Nearly a week after it was due, New York state lawmakers and Gov. Kathy Hochul have reached an agreement on a $220 billion state budget that would include a suspension of the state's gas tax, an increased investment in child care, changes to the 2019 bail law and an alcohol to-go option for bars and restaurants that was utilized in the beginning of the COVID-19 pandemic.

Lawmakers are continuing to hammer out some of the details and voting on various budget bills should begin soon. The budget was due last Friday. Lawmakers late last week passed a stopgap "extender" that lasted through the end of the day Thursday. A final agreement is expected in the coming hours.

With gas prices above $4 in many parts of the state, lawmakers have pushed for weeks to include some sort of relief for consumers. The budget deal would include a gas tax suspension from June 1 to the end of the year, a source told Spectrum News 1. On averageNew Yorkers pay about 47 cents to 48 cents per gallon of gas in total taxes. The move will require transit systems, including the MTA in the New York City region, to be reimbursed due to the lost revenue. 

On child care, a total of $5 billion will be spent over three years, starting with $343 million in stabilization grants that will go out immediately, according to sources. The eligibility will be 300% of the federal poverty level, or a family of three making $70,000 annually or below.

Lawmakers and Hochul have also agreed to invest $125 million in pre-K, with more school districts being eligible as a result. Funding will total $375 million over three years.

The option for alcohol to-go, while perhaps popular with restaurant goers and the public at large, has been opposed by the retail liquor industry in the state. Still, lawmakers and restaurant industry officials have pointed to having take-out drinks with take-out meals an essential lifeline for restaurants during the early weeks of the COVID-19 pandemic. The option ended last year, but is now part of the final budget deal, with restrictions placed on full-size bottles and the size of the food order. The budget will include a commission to study the state's alcohol and beverage control laws.

One of the late wrenches thrown into state budget talks was proposed changes to the state's bail law that ended cash bail requirements for many criminal charges. Hochul and lawmakers agreed to expand the situations in which cash bail would be required.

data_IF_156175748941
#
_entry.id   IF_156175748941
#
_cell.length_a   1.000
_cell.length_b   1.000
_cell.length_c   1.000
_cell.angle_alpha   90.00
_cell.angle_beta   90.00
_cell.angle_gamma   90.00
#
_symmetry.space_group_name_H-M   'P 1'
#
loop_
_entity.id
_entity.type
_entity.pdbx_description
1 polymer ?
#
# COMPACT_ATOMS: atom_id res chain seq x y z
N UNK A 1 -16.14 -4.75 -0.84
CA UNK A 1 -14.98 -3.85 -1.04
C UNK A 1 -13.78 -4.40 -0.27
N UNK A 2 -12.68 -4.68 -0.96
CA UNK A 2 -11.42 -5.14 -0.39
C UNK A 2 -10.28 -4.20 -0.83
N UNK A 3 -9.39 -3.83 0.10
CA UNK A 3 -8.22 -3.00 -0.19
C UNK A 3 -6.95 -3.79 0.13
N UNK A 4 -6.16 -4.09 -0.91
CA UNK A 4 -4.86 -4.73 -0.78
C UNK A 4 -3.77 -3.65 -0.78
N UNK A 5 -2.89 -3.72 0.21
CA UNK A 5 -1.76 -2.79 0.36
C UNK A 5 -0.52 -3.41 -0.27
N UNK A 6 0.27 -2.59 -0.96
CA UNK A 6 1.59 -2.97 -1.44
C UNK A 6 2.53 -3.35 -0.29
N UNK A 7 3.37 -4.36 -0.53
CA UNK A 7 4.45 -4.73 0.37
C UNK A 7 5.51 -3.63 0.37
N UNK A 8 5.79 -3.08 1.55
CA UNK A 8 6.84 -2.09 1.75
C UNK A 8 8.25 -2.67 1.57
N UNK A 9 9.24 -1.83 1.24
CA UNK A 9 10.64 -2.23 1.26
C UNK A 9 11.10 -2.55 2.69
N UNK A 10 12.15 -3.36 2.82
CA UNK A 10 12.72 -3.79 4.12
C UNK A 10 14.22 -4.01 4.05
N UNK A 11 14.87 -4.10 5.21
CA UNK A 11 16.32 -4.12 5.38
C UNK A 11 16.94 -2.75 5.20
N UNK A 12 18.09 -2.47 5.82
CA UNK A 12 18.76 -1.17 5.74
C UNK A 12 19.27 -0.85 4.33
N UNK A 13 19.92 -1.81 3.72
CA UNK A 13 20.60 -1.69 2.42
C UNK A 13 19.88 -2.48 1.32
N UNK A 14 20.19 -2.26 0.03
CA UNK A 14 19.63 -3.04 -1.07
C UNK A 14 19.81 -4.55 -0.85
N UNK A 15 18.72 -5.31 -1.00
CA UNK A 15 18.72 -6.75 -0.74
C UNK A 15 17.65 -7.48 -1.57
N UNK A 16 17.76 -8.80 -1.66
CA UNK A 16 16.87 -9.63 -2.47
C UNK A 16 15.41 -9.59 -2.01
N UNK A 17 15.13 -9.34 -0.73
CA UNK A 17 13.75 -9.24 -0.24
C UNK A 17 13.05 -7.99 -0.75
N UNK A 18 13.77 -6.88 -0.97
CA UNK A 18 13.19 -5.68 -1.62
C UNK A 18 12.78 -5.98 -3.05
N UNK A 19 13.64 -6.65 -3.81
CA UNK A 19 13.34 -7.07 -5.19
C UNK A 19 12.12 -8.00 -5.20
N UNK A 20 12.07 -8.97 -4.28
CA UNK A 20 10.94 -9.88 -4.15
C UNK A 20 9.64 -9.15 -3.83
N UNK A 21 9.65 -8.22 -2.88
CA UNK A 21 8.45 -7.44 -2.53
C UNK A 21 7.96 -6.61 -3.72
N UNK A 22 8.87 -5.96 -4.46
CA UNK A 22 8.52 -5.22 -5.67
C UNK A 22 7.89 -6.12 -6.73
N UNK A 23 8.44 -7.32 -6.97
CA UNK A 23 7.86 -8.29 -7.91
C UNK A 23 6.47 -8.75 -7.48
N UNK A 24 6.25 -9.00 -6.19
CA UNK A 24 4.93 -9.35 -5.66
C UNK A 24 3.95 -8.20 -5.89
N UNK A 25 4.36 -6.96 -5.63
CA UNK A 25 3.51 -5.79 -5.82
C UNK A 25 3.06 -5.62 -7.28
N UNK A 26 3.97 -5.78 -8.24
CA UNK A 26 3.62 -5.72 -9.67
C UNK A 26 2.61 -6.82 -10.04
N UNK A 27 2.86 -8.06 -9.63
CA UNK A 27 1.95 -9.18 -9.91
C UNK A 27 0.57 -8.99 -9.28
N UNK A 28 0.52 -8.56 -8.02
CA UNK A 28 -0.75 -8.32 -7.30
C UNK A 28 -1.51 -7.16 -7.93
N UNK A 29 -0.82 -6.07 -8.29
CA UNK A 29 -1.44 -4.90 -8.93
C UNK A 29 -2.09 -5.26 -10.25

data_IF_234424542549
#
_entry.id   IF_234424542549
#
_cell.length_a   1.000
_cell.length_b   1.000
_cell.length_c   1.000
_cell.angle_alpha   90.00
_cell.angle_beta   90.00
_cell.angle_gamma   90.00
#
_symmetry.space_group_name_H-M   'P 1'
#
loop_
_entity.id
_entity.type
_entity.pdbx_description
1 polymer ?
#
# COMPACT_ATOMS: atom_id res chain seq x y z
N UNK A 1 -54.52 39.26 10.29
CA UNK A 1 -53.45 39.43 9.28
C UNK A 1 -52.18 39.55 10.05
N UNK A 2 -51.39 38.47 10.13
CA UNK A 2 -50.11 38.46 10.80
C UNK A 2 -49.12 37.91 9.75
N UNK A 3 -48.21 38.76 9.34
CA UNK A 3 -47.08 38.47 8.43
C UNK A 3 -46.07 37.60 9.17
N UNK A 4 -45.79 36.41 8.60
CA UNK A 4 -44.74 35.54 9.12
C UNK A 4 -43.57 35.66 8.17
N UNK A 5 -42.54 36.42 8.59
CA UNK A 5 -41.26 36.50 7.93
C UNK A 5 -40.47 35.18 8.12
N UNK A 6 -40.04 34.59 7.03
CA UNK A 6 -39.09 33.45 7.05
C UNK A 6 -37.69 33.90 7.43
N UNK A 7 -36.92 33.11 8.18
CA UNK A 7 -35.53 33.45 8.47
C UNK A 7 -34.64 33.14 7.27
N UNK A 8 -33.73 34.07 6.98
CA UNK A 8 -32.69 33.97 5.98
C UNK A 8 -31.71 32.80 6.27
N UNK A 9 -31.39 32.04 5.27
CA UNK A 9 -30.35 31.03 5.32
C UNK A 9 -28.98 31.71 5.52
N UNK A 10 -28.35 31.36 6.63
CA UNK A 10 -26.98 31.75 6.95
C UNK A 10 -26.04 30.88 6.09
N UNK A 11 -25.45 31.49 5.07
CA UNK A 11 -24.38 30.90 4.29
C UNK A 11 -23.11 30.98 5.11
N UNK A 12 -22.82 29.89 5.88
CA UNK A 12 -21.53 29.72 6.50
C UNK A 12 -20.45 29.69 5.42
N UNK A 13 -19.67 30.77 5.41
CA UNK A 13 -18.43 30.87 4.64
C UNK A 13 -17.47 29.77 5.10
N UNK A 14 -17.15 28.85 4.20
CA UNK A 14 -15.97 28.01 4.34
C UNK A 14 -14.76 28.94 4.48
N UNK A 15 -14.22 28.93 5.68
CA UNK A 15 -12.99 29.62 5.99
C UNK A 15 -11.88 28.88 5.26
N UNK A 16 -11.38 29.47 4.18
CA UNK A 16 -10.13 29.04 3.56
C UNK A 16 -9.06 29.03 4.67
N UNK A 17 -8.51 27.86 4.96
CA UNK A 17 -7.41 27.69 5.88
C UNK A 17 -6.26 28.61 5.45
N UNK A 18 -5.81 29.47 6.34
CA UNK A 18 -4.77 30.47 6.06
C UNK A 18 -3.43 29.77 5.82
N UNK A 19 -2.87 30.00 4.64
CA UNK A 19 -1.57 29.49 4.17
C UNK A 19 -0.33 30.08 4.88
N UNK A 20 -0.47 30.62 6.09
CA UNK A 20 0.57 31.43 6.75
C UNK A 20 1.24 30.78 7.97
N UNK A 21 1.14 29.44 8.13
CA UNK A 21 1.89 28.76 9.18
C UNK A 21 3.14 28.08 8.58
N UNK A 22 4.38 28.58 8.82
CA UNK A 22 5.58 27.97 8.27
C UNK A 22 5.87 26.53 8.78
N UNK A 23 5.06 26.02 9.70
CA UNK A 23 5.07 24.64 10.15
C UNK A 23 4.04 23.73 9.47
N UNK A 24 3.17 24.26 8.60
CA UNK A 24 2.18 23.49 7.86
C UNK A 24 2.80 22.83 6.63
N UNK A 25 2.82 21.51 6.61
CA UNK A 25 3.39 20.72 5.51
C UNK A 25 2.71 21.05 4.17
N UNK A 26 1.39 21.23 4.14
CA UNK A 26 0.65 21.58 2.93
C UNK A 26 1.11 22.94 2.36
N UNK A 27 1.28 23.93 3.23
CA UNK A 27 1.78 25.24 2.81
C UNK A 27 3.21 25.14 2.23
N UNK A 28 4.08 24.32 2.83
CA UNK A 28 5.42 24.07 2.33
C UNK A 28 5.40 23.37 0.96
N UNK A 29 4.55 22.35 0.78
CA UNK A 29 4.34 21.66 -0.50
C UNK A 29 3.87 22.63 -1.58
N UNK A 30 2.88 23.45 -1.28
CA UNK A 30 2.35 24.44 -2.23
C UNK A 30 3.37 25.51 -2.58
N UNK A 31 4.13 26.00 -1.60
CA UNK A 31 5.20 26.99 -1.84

“We are looking at the factors with which a judge sets bail,” Gov. Hochul said Thursday evening, including a defendant’s history of gun use and if the crime harmed people.

The state is also focusing on ongoing recovery from the pandemic and the sectors that the pandemic helped bring to the forefront. In the budget is $1.2 billion for frontline health worker bonuses and $7.4 billion for wage increases for home health care aides.

A tax credit is also being offered to farmers concerned about rising the threshold of the state's overtime hours. State officials are considering final approval of a lowered threshold plan that would stretch over the next decade. It's a proposal that's been cheered by labor unions and farmworker advocates. Under the plan, the threshold for overtime pay would be lowered over a decade starting in 2024 from 60 hours a week to 40 hours.

The tax credit in the budget is aimed to offset the cost of paying workers the overtime.

The budget will include the authorization for the Environmental Bond Act. The measure will total $4.2 billion, with the money going toward bolstering water and sewer systems against the effects of climate change. 

There is also $600 million included for a new Buffalo Bills stadium.


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